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A few weeks ago one of our own, Paula,  attended Businessolver’s Vision 2015 in San Diego.  She has provided a quick recap and some of her thoughts on the seminar from keynote speaker Maria Ferrante-Schepis.

First, a few quick stats from Businessolver:

  • 73% of employees do not understand ACA because it’s “too complicated to understand”
  • The average enrollment takes 19 minutes
  • The average cost for employee benefits is $4,000/annually for the employee and $19,000/annually for the employer
  • The need for Decision Support, or as Businessolver calls it, Recommendation Engines, is driven by:
    • Confusion in purchasing plans by 86% of the population
    • 38% are not confident they are making the right choice
    • 42% do not use what they purchase effectively

The Keynote Speaker was Maria Ferrante-Schepis, and she knows how to engage a room with her passion for insurance.  She has a book out there, “Flirting with the Uninterested”, which became a top seller for Insurance on Amazon.

Insurance is an important construct of our society.  Maria is of the opinion we need to talk about insurance in new ways.  There’s so much distrust surrounding insurance; our job is to help close the gap between the industry’s intentions and the consumer perceptions.  She states innovation will drive the change in perception, and innovation itself is an important competency in all industries.  The essential need of business today, facing unprecedented change, is to reimagine business.  We see this in our space and it is still surprising how many of our vendors are moving along as if nothing big is underfoot.  We see this in the resellers setting up shop in Costco and Walgreens – there are those out there attempting to change how health insurance is purchased.

Innovation is the intersection of:

  1. Insight
  2. Idea
  3. Experience

If someone only holds two of these they are inventing, not innovating.  Survival will be dictated by the ability to innovate and do something different to make the business/product offering stand out.  The weakest link for innovation is insight; this is where data analytics are playing a bigger role by the day.  Status quo is going to be fatal.

Maria referenced what she calls a Napster Moment – “When someone who has no business being in your business reinvents your business (and puts you out of business).”  Another great quote from the day was, “You can’t read the label sitting inside the jar!”  This is what is generally behind creative disruption, one certainly hopes.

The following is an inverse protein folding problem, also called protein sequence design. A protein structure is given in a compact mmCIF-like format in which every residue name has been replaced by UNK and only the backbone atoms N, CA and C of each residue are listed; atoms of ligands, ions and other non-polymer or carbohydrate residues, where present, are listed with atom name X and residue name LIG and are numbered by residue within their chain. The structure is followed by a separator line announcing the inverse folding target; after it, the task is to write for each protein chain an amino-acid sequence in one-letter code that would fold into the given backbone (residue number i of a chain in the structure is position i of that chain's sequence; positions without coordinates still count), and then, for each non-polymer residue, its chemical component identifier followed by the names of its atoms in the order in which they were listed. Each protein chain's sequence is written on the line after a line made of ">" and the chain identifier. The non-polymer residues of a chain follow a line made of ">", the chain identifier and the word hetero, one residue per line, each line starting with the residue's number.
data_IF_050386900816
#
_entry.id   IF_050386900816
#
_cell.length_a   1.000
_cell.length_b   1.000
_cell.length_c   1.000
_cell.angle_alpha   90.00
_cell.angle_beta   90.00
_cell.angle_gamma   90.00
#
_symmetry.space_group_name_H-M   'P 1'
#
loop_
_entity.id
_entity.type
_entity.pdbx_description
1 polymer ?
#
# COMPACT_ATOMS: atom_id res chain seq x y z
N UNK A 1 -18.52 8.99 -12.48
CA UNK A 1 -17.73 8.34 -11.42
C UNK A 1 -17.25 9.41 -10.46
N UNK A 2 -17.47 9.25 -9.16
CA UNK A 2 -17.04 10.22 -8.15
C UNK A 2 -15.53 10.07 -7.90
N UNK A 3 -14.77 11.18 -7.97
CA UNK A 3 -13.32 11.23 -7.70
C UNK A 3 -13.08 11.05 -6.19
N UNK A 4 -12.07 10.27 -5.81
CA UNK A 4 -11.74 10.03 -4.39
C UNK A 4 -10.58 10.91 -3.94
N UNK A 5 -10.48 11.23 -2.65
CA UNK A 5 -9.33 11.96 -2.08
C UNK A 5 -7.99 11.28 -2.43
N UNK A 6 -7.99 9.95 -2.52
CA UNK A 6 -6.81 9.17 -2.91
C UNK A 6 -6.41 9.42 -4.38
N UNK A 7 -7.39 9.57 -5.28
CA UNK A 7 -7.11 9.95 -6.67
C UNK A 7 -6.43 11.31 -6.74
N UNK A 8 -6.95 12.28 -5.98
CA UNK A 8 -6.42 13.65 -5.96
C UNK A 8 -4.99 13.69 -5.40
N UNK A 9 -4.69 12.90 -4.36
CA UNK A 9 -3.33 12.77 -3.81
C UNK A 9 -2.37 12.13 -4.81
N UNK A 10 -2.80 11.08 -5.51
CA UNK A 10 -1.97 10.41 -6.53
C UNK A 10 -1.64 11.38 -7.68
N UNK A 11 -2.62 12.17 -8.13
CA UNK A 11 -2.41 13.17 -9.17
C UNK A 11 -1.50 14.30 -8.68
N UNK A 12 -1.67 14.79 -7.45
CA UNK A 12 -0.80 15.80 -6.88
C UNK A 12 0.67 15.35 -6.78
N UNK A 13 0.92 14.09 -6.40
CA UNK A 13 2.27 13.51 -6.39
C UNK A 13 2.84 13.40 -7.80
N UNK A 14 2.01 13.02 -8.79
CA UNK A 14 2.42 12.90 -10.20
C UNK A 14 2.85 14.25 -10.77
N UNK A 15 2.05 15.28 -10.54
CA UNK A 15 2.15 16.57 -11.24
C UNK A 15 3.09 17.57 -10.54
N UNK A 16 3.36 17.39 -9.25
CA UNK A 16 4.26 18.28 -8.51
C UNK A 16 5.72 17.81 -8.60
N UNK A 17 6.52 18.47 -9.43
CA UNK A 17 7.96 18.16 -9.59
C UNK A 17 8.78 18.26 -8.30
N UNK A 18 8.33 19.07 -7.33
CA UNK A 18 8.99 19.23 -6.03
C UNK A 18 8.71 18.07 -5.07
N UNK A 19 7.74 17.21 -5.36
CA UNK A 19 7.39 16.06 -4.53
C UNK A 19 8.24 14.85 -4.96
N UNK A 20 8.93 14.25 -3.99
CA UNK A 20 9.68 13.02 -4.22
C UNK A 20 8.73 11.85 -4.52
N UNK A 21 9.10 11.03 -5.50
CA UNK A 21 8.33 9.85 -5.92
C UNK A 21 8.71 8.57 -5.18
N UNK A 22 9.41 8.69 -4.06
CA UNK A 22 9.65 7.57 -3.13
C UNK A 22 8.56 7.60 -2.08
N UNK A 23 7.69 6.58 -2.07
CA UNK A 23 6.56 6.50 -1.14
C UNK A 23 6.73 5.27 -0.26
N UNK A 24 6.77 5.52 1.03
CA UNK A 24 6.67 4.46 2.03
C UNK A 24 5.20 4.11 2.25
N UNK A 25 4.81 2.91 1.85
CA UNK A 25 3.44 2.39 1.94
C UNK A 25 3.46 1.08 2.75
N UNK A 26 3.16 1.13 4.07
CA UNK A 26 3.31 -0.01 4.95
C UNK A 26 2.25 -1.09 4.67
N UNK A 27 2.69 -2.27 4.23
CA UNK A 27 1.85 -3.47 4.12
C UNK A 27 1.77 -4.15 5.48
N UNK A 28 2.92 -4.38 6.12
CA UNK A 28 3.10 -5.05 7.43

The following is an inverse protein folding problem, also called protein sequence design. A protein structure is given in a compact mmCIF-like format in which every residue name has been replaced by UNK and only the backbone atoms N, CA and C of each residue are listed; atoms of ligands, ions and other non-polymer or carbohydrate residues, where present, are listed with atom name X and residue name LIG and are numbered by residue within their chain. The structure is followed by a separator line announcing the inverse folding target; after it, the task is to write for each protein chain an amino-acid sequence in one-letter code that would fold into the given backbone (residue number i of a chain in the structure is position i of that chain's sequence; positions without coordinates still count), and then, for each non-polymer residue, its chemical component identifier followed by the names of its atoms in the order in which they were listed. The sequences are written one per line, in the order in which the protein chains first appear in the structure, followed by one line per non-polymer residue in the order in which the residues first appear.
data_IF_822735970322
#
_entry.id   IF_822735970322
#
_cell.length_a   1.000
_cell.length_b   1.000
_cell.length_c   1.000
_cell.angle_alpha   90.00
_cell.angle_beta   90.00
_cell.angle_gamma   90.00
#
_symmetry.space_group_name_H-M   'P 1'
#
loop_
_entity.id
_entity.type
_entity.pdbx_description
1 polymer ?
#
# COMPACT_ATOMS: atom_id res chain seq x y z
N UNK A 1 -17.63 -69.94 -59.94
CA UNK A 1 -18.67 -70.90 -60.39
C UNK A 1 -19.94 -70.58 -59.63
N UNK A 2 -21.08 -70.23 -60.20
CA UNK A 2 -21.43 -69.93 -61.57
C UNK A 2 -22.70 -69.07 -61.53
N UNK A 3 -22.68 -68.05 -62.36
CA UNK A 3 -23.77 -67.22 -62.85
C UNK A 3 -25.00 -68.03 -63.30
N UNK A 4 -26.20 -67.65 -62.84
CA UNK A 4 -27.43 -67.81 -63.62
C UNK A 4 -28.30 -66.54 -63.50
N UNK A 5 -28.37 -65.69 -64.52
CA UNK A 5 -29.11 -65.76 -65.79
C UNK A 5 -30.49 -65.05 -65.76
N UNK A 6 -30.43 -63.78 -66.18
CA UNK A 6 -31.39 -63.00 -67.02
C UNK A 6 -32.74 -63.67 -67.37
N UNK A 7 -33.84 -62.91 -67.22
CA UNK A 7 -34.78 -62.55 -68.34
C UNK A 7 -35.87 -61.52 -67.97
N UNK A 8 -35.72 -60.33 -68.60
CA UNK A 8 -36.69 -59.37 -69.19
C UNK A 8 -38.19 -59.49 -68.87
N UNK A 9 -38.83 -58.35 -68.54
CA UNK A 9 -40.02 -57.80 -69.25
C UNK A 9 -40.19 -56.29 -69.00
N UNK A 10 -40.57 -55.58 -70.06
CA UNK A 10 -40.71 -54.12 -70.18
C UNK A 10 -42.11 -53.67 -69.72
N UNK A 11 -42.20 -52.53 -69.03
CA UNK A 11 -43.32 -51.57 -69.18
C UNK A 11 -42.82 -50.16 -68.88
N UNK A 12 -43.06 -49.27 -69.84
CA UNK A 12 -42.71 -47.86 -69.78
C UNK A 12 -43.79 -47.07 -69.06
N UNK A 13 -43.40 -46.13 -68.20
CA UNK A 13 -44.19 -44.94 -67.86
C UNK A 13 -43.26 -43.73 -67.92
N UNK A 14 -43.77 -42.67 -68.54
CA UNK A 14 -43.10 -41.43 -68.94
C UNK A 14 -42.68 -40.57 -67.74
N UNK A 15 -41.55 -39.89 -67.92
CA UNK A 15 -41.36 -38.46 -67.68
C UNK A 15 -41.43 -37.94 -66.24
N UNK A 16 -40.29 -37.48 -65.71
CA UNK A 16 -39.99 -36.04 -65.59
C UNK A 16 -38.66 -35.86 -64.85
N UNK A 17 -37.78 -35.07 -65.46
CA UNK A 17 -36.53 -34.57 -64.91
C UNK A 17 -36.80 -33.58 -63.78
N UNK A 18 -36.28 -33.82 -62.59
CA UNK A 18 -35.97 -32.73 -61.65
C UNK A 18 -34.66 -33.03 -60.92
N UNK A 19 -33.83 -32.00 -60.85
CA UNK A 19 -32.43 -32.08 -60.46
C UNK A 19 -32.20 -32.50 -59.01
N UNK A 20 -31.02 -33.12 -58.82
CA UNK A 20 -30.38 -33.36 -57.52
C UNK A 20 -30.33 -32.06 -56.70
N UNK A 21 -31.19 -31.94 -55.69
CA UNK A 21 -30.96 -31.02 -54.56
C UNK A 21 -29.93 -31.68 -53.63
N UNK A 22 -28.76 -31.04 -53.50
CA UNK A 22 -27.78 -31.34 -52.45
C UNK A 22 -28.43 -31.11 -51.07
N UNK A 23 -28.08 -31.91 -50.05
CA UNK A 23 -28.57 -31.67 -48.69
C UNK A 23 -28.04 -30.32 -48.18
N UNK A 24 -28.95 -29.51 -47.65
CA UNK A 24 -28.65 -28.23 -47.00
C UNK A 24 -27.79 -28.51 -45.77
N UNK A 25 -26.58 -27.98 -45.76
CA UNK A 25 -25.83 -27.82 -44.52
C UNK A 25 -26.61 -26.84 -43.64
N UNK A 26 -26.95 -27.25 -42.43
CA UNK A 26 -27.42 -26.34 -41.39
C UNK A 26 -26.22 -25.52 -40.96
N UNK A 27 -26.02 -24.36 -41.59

The market is shifting to a need for authenticity because insurance has a negative emotion/experience.  It is only purchased for when bad things happen, so no one wants to think about it.  If you get in an accident and don’t have insurance, you’ll go broke.  If you don’t have health insurance, you will pay extra taxes. The list goes on.

To gain authenticity (that “you’ll know it when you see it” authenticity), several key components are needed.  Insurance has a reputation of distrust and we are largely associated with this group as brokers.  In reality, we are just innocent nerds attempting to connect people with their benefits, yet we are still considered part of the “gang” at times.  There are six steps to building authenticity, which I think we can use to look for in the vendors we work alongside with:

  • Be Easy to Understand – use simple, everyday language
  • Be Down to Earth – real, human, and approachable
  • Be Memorable – interesting and refreshing
  • Be Positive – warm and comforting
  • Be Credible – trustworthy and unbiased, have the employee/employer’s best interest in mind
  • Be Relevant – understand and know me, speak to me

The opposite of these – and something we see all too frequently – is confusion, impracticality, negative experiences, unreliability, irrelevance, and many vendors are just plain forgettable.

Just as we struggle with making technology fun, those on the insurance side are working to make it sexy.   Maria advocates cleaning up the symptoms which impede relevance in the insurance industry:

  1. Out-dated communication models
  2. A face-to-face requirement to enroll
  3. The commission model
  4. Need for human intervention
  5. Invasiveness
  6. Traditional levers and risks
  7. Insurance Companies themselves

Across the country people are working to separate the symptoms from the real problem of relevance.  Education is going to be key. There’s a drive to make people understand how insurance is a sharing model. Maria showed a video that asserts, with insurance, we can move to a Collaborative Consumption, and this is happening with some crowd-sourcing sites specific to covering health costs.  I was not aware of the Medical-Sharing Ministries out there who are, at the moment, exempt from ACA.  She even showed a site in Germany where people could pool money for healthcare costs, a set premium per individual.  When someone needs to use the funds all members have to vote to determine if the money should be released.  I think there are going to be some crazy, innovative options coming out in the next couple of years.  Some will be laughable, and some may just gain traction and surprise us all.

Now I’m not advocating for my health costs to be part of any Kickstarter Campaign; however, the tides are shifting due to the ever changing regulations and evolving millennial workforce.  There is a smart rat out there who is going to make insurance fun somehow.  I, for one, am interested in seeing how they do it and I will bet on few things, it will be online, it will be slick, it will rely on technology, and we will get to play in the space.